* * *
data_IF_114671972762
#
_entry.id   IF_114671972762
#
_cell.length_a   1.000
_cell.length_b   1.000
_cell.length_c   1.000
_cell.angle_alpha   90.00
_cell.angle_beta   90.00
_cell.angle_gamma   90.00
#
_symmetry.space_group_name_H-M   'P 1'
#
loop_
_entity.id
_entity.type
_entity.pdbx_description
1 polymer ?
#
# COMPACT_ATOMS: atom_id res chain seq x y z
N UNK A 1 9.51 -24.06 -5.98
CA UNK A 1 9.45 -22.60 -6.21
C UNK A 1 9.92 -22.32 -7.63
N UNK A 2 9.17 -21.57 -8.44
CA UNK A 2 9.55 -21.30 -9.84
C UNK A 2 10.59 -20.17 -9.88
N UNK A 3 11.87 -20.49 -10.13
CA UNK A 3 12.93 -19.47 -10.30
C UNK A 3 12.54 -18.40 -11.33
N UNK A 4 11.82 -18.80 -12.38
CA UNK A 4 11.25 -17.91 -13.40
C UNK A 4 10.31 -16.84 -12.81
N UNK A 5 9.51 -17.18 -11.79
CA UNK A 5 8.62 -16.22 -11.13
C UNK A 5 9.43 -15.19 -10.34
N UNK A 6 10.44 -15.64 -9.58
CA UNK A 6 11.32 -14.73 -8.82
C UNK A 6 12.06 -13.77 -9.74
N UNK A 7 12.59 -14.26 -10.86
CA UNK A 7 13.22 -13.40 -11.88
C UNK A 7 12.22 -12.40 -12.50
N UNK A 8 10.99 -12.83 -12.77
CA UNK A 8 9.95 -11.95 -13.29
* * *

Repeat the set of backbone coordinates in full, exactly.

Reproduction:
data_IF_114671972762
#
_entry.id   IF_114671972762
#
_cell.length_a   1.000
_cell.length_b   1.000
_cell.length_c   1.000
_cell.angle_alpha   90.00
_cell.angle_beta   90.00
_cell.angle_gamma   90.00
#
_symmetry.space_group_name_H-M   'P 1'
#
loop_
_entity.id
_entity.type
_entity.pdbx_description
1 polymer ?
#
# COMPACT_ATOMS: atom_id res chain seq x y z
N UNK A 1 9.51 -24.06 -5.98
CA UNK A 1 9.45 -22.60 -6.21
C UNK A 1 9.92 -22.32 -7.63
N UNK A 2 9.17 -21.57 -8.44
CA UNK A 2 9.55 -21.30 -9.84
C UNK A 2 10.59 -20.17 -9.88
N UNK A 3 11.87 -20.49 -10.13
CA UNK A 3 12.93 -19.47 -10.30
C UNK A 3 12.54 -18.40 -11.33
N UNK A 4 11.82 -18.80 -12.38
CA UNK A 4 11.25 -17.91 -13.40
C UNK A 4 10.31 -16.84 -12.81
N UNK A 5 9.51 -17.18 -11.79
CA UNK A 5 8.62 -16.22 -11.13
C UNK A 5 9.43 -15.19 -10.34
N UNK A 6 10.44 -15.64 -9.58
CA UNK A 6 11.32 -14.73 -8.82
C UNK A 6 12.06 -13.77 -9.74
N UNK A 7 12.59 -14.26 -10.86
CA UNK A 7 13.22 -13.40 -11.88
C UNK A 7 12.22 -12.40 -12.50
N UNK A 8 10.99 -12.83 -12.77
CA UNK A 8 9.95 -11.95 -13.29